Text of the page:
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How To Dry Clean Clothes: Everything You Must Know

Button down laundries hanging outside under the sun.
Image used with permission by copyright holder

Dry cleaners were already having enough trouble as more and more offices shifted to casual dress codes, abandoning the white dress shirts that begged for professional laundering and ironing and suits that had to be professionally cleaned. Once the COVID-19 lockdowns hit and we traded in even the occasional fancy sweater and dress pants for sweatshirts and underwear, the local cleaner was doomed. A recent Bloomberg News headline estimated as many as one in six dry cleaners closed or went bankrupt in the United States during the pandemic. It’s time to learn how to handle at least some of your basic cleaning needs at home.

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What Exactly Is Dry Cleaning?

Cropped man in a suit holding his dry cleaned clothes.
Image used with permission by copyright holder

Even though it’s called “dry” cleaning, the simple fact is that the clothes you send to the cleaners are still getting wet, but with a chemical called perchloroethylene, not water. Perc is a chemical solvent that removes dirt, grease, and stains. It’s also what causes that somewhat industrial smell that’s in clothes when you first pick them up from the cleaner. As you might imagine, with a name like that, it’s associated with pollution and some health risks (more for the cleaner than for you), so more environmentally friendly chemicals have been pressed into service lately.

The real truth is that a lot of brands label their clothes “Dry clean only,” because it’s safer for them: It’s less likely that they’ll have customers returning delicate garments that have been treated like underwear or old socks and tossed into the washing machine and dryer. Sometimes it just pays to seek professional help.

Take It to the Cleaners

  • Tailored suits: Their carefully assembled interior construction require special treatment
  • Silks (other than washable silk): Shirts, pocket squares, scarves, etc.
  • Neckties: we’ll address these later, but if you’ve invested in a quality necktie, check out Tiecrafters to be safe
  • Linen: A lot of linen is fine to be washed at home, especially if you don’t mind wrinkles or are patient with an iron. Otherwise, let the pros handle it.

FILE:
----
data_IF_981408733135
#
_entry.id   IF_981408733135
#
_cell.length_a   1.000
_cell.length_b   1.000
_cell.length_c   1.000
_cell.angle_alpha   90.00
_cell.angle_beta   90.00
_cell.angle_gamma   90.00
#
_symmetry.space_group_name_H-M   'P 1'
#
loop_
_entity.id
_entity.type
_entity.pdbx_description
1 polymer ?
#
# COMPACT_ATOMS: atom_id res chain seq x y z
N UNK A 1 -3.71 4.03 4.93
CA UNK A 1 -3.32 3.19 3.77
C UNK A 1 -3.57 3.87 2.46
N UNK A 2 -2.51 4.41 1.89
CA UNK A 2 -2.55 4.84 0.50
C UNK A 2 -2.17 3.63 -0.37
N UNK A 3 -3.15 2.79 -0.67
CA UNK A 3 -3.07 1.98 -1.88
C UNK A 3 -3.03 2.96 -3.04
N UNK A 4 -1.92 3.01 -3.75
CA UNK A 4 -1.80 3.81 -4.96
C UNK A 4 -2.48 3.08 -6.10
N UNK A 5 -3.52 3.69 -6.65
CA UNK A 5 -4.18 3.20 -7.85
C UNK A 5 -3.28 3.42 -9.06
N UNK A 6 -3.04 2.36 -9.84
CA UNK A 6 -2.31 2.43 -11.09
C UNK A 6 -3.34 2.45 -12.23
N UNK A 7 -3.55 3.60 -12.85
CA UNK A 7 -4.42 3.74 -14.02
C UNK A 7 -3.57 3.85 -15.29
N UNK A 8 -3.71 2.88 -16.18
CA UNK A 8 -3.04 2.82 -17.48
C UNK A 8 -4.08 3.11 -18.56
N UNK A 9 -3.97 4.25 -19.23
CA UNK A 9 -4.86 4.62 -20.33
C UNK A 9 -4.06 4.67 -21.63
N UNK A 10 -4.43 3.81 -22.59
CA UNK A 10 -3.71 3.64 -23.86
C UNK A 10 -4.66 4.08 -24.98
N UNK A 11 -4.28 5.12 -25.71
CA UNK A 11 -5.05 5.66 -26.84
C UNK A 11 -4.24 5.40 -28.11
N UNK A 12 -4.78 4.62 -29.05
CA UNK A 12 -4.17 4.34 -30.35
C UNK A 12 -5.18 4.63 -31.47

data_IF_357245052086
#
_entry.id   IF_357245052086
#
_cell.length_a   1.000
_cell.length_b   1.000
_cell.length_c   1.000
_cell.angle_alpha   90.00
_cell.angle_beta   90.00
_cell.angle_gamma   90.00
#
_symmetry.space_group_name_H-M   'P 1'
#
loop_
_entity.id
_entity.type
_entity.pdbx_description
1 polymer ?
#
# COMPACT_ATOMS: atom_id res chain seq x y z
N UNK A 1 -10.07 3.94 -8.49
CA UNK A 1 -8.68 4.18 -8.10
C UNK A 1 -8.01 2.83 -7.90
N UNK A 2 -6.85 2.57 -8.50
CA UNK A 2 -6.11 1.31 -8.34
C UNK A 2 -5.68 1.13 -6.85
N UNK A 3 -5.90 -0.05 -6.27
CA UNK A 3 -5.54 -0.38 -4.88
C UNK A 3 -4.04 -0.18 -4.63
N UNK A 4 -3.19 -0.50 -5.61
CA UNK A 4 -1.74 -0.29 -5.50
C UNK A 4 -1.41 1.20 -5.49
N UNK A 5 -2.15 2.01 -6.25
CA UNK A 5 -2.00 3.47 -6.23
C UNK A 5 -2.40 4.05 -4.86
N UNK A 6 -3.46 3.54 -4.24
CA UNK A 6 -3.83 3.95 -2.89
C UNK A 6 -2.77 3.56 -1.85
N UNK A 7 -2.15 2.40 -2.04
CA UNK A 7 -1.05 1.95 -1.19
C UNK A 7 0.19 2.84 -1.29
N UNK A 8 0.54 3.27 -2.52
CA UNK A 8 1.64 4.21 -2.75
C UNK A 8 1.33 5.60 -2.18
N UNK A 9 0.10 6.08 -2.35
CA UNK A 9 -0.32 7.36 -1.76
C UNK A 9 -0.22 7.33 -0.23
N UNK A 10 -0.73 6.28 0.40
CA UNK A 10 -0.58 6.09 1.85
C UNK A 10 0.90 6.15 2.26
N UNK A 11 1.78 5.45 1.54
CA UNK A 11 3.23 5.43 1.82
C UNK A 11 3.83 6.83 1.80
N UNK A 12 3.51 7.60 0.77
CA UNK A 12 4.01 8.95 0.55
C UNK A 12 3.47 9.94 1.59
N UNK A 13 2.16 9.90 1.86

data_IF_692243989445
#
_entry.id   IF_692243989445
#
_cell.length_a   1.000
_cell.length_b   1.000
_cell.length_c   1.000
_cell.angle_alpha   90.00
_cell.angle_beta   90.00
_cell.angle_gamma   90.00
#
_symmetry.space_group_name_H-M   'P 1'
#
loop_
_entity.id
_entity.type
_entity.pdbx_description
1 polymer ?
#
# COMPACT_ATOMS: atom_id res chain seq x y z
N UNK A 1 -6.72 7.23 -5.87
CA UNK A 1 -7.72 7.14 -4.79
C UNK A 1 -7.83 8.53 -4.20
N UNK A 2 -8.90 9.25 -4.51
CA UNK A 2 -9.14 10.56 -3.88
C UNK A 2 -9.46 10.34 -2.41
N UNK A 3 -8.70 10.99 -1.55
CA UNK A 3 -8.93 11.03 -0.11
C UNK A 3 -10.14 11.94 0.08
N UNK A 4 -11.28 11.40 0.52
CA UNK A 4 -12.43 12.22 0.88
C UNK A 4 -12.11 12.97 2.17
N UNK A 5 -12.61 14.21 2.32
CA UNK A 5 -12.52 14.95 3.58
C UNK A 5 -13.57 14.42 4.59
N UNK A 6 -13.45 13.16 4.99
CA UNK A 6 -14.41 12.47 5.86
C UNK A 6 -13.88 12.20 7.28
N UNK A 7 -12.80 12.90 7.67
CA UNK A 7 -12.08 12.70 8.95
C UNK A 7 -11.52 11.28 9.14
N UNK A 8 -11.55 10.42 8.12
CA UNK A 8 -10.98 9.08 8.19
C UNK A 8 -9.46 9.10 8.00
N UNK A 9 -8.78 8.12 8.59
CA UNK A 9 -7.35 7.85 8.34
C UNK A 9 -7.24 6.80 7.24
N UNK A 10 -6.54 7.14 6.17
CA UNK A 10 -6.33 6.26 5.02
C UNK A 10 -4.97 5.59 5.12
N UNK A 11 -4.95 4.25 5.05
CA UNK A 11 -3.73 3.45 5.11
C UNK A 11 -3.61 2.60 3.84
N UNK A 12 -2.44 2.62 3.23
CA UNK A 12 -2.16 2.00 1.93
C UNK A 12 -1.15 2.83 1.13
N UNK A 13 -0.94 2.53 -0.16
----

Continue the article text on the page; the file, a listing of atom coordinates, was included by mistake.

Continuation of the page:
• Leather and suede
  • Clothes with any kind of fancy embellishments like sequins, beading, or fringes
  • Delicate fabrics like rayon or odd fabric blends where the different fibers might have different reactions to water temperature or cleaning agents.
  • Anything with a bad, oil-based stain

Do Try This at Home

An old man hanging his laundries outside his house.
Image used with permission by copyright holder

A lot of clothes can be cleaned with a little loving care at home. See if you can spot clean a stain as soon as possible to save yourself some trouble in the first place. Otherwise, you should be able to wash any clothes with simple construction (no padding, linings, or interlinings), natural fibers like wool or cotton, certain silks, and linens, and for sure most man-made fibers like polyester are usually safe bets. To be honest, most men’s clothes are made of pretty hardy stuff, so you usually don’t have to worry.

1. Spot-Check for Colorfastness

Cropped man checking his dirty clothes before putting it in the washer.
Image used with permission by copyright holder

Whatever you’re cleaning, and whatever you’re cleaning with, find a spot somewhere where nobody will notice if something goes wrong, like on an inside, bottom hem. Make sure that a deep, dark color is colorfast (think about the first time you wash a pair of dark blue jeans). Wet a small spot with water or the product you’re considering using and dab a white cloth or a cotton swab on it to see if any color rubs off. If it does, take it to the pros.

2. Try a Home Dry Cleaning Kit

Woolite Dry Care Cleaner

Woolite Dry Care Cleaner can take up to 6 loads and 30 garments.